Those 12 stories, now published in paperback as Trilobites and Other Stories (Vintage Classics, £8.99), tell of difficult lives defined by geology. “Ain’t nothin’ but coal in this here hole. When we gonna hit gold?” asks a pit worker poignantly, early in the collection. The snappy, rusty vernacular, first-hand knowledge of physical labour’s debilitating effects on the body and spirit, coupled with vivid, painterly depictions of rural Appalachia, are the parts that make the sum of Pancake’s impressive output.

What emerges is an anxiety not so much about being good, but about being inferior. Amid the Southern gentry of Charlottesville, Pancake struggled to define his position. He both relished and detested his status as a “hillbilly”. He wrote to his mother explaining that his landlady had asked him to be a waiter at a party for the English department that should have counted him among its members: “[She] said if I didn’t she’d have to hire a coloured and they don’t mix a good drink. That tells me where I stand . . .”

Like Stoner’s sad professor, Pancake – and so many of his characters – considered himself a disappointment. Now that judgement is out of his hands.

Philip Maughan is Assistant Editor at the New Statesman.

This article first appeared in the 16 July 2014 issue of the New Statesman, Our Island Story

Obsidian Entertainment
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Why do videogames only ever show one kind of apocalypse?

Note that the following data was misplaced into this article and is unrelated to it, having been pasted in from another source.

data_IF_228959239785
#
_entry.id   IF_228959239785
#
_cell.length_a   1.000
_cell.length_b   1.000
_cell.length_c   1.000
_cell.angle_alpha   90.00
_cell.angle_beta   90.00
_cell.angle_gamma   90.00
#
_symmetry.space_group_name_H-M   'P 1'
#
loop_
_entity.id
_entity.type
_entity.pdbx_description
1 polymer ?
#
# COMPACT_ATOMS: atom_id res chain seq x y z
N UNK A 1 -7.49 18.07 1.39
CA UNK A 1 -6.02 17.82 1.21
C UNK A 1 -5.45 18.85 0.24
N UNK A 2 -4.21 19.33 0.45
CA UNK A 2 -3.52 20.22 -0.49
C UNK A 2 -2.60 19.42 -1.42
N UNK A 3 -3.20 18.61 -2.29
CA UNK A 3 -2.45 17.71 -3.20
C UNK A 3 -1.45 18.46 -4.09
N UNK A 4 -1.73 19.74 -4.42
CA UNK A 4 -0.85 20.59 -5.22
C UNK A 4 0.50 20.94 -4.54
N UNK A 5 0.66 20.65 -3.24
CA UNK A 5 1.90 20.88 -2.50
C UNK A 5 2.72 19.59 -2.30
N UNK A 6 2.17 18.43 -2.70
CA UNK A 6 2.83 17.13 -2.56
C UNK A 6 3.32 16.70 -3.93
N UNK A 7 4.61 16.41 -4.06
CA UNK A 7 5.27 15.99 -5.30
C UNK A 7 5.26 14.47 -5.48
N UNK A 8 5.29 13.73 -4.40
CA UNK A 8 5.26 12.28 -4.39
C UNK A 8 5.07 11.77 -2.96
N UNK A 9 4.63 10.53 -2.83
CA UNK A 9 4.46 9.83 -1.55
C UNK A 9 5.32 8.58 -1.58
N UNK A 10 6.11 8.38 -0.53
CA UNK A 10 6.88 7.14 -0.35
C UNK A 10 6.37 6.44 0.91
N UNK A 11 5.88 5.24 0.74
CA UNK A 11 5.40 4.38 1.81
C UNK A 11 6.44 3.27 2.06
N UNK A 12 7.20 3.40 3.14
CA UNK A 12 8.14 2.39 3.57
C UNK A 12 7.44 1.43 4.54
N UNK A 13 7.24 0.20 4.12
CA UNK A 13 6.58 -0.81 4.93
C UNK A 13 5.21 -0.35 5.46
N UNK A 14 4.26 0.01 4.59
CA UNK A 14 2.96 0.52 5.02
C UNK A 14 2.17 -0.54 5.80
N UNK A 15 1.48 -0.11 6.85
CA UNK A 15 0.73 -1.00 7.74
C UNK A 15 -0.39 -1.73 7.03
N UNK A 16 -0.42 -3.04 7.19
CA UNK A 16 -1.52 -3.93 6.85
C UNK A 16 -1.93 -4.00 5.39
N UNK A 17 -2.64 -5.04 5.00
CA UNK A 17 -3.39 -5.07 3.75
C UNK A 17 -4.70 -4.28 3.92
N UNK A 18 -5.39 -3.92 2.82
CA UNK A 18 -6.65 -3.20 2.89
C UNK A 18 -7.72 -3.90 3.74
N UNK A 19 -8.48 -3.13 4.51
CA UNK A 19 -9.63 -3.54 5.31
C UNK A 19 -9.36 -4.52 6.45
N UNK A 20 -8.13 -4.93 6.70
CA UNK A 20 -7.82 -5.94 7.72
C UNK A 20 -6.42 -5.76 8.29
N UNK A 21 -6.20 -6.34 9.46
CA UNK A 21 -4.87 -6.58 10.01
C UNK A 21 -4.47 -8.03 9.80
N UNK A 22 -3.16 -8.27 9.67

There’s more to post-apocalyptic fictions than desert wastelands and nuclear disaster, but you’d never know it looking at the games we play.

There is bravery inherent to apocalyptic and post-apocalyptic works of fiction. To attempt to portray the future of humankind in the wake of catastrophe, to imagine our species eking out a living in the smashed remnants of our former civilisation, this demands that a creator face up to the painful idea that our world as we know it will end. It requires the skill to create characters and situations that resonate with us, even though they are based in an ended world.

It is a field that has spawned some powerful, moving and thought provoking works. But for some reason, when it comes to videogames, this manifests itself as a lot of stories about men in deserts who look like they’re going to ice hockey practice in dune buggies and hordes of shambling zombies who have overwhelmed the army but can be resisted by isolated pockets of plucky survivors.